Last Updated: Friday - 09/24/2010
Week of January 21, 2002
You'll never be the same
Birth of a baby changes couples' lives irrevocably
By RAMON GONZALEZ
WCR Staff Writer
Is there life after birth?
The addition of a child changes "you and me" to "we" and a couple will never be the same.
A child alters the dynamics of a couple's relationship, often leading to stress, pressure and creation of negative patterns if not handled properly.
Some couples grow closer; others grow apart.
The Penn State Child and Family Development Project last year found 12 to 13 per cent of all new parents become so divided by differences, they begin to lose faith in each other and in their marriage.
Another 38 per cent of the couples in the study reported a moderate decline in the quality of their marriage. Communication and feelings of love toward their spouse decreased; conflict and feelings of ambivalence increased.
About 30 per cent of the new parents overcame their difficulties, but not enough to gain a new sense of closeness. Only 19 per cent reported improved marriages; that is, increased feelings of love and decreased ambivalence and conflict.
Carrie and Trevor Merrick, 29 and 28 years old respectively, realized the changes their children Joshua, 3, and Kennedy, 1, created in the relationship. "The biggest thing we found is that the time we have to spend alone is limited," Carrie said.
And sometimes she found herself too tired to be attentive to Trevor, a manager with Great-West Life, who, in turn, was too busy in meetings to return calls.
"After taking care of the children all day, I didn't want anything else at night. But Trevor accepted it."
The couple also found that they couldn't frequent the places they used to when they were alone. "Now we have to go to places where children are accepted."
And as Carrie put it, "your conversations turn from talking about each other to talking about the children. It's difficult to give as much attention to your spouse."
The arrival of a child into the marriage leads to "tremendous change," says St. Albert psychologist Carolyn Donnelly. She said the child would affect a couple's sex life, social life, independence and the family structure. The impact will be even greater if the couple is not prepared for the child's arrival.
Donnelly recommends couples develop a conflict resolution strategy to deal with everyday problems, including relationship problems, before they affect the marriage.
The role of the couple changes after a baby is born and they should discuss who will do what before the baby is born, recommends Donnelly. The spouse who stays home should not assume all baby-related responsibilities. They should be shared.
Couples should make conscious efforts to date each other and nurture their relationship, recommends the therapist. It doesn't have to be a vacation, but something they can count on - a movie, a dinner or a simple walk together, with or without the baby.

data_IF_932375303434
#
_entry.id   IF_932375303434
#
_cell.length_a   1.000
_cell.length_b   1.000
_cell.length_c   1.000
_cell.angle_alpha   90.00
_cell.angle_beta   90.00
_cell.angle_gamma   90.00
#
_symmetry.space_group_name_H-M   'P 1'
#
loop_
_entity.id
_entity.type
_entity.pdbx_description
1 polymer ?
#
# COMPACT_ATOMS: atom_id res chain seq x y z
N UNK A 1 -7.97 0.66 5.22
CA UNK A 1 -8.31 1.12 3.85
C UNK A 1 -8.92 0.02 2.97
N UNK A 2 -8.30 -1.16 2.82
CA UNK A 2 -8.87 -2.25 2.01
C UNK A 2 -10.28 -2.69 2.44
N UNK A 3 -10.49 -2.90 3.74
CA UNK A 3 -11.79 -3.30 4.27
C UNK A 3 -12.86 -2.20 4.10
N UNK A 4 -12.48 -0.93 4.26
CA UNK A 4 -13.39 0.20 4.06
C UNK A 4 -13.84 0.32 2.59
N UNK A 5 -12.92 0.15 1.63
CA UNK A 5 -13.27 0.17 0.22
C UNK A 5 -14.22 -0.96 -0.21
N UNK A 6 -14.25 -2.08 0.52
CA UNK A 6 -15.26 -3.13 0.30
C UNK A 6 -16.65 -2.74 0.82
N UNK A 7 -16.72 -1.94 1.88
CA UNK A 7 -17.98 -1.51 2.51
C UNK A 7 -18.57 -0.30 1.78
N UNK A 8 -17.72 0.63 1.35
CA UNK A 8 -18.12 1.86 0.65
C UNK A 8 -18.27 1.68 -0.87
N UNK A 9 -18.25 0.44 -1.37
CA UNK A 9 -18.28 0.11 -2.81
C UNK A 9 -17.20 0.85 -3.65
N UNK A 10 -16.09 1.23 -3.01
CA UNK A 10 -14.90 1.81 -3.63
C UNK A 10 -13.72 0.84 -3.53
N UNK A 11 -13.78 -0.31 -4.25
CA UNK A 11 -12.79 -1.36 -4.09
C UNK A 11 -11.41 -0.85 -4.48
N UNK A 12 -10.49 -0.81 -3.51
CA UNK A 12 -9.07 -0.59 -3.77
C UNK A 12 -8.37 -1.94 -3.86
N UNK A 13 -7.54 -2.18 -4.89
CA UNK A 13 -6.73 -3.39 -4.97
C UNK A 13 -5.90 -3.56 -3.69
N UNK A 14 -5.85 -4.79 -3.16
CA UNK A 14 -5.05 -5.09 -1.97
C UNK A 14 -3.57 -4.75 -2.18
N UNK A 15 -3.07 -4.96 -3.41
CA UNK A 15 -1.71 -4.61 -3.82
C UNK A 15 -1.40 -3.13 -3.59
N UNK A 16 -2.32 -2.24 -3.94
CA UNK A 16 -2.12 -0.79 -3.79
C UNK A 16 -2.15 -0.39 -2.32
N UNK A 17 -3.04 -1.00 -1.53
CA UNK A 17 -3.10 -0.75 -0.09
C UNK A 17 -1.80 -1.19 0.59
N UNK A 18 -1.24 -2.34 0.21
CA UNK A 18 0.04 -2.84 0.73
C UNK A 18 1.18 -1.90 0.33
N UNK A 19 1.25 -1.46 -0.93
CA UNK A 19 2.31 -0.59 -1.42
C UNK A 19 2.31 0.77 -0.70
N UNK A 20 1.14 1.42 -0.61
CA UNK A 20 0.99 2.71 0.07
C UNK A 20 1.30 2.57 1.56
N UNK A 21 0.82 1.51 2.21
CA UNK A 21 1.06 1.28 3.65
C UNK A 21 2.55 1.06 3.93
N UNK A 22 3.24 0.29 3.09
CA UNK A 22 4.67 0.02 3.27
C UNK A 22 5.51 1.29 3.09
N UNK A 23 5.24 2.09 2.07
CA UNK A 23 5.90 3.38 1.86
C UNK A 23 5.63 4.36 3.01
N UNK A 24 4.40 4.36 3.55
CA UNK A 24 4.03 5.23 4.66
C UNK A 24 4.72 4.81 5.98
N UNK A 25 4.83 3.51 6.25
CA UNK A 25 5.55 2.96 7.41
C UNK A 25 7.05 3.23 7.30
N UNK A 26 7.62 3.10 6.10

Chantelle and David Klein, both 30, have been married for nine years and are the parents of two small children, Kyle, four-and-a-half and Devon, three-and-a-half. Although they planned their family and were aware that their lives would change, the Kleins still felt the impact of the arrival of children.
"When the first baby was born, I felt like I was not number one anymore," conceded David. Donnelly said that's often the case, with men tending to feel left out because all the attention is on the child. Some become resentful toward the wife without understanding the difficulties she is facing.
"Many things changed," noted Chantelle, mentioning changes in communication, sleep, finances, career and intimacy.
"Communication between David and me tended to be less because of the lack of time we had for each other due to the children's needs," she said. "Money changed because we were paying for diapers and clothes and all their necessities."
Chantelle was also forced to make a career change. She left her job as a dietary technician at a restaurant when Kyle was born and opened a day home in her Millwoods home a few months later.
But unlike many couples, the Kleins took steps to deal with their problems and today, they say their marriage is even better than before.
When conflicts started arising, they sat down and talked about them, consciously looking for ways to solve their problems. They also talked with other couples going through similar situations and read parenting books together.
They agreed to share the workload at home and to nurture their relationship by spending time alone or with friends. They often leave their children with a babysitter and go out together.
As for the Merricks, Carrie said they understood that children would alter their relationship and have adjusted to the changes and limitations accordingly.
In fact, life is better now that there are children, Carrie said. "You feel more like a family unit and do a lot of things together."
The couple also understands the importance of nurturing their relationship and often makes time to be with each other. "We also do a lot and do a lot of things with friends and leave the children with a babysitter," says Carrie.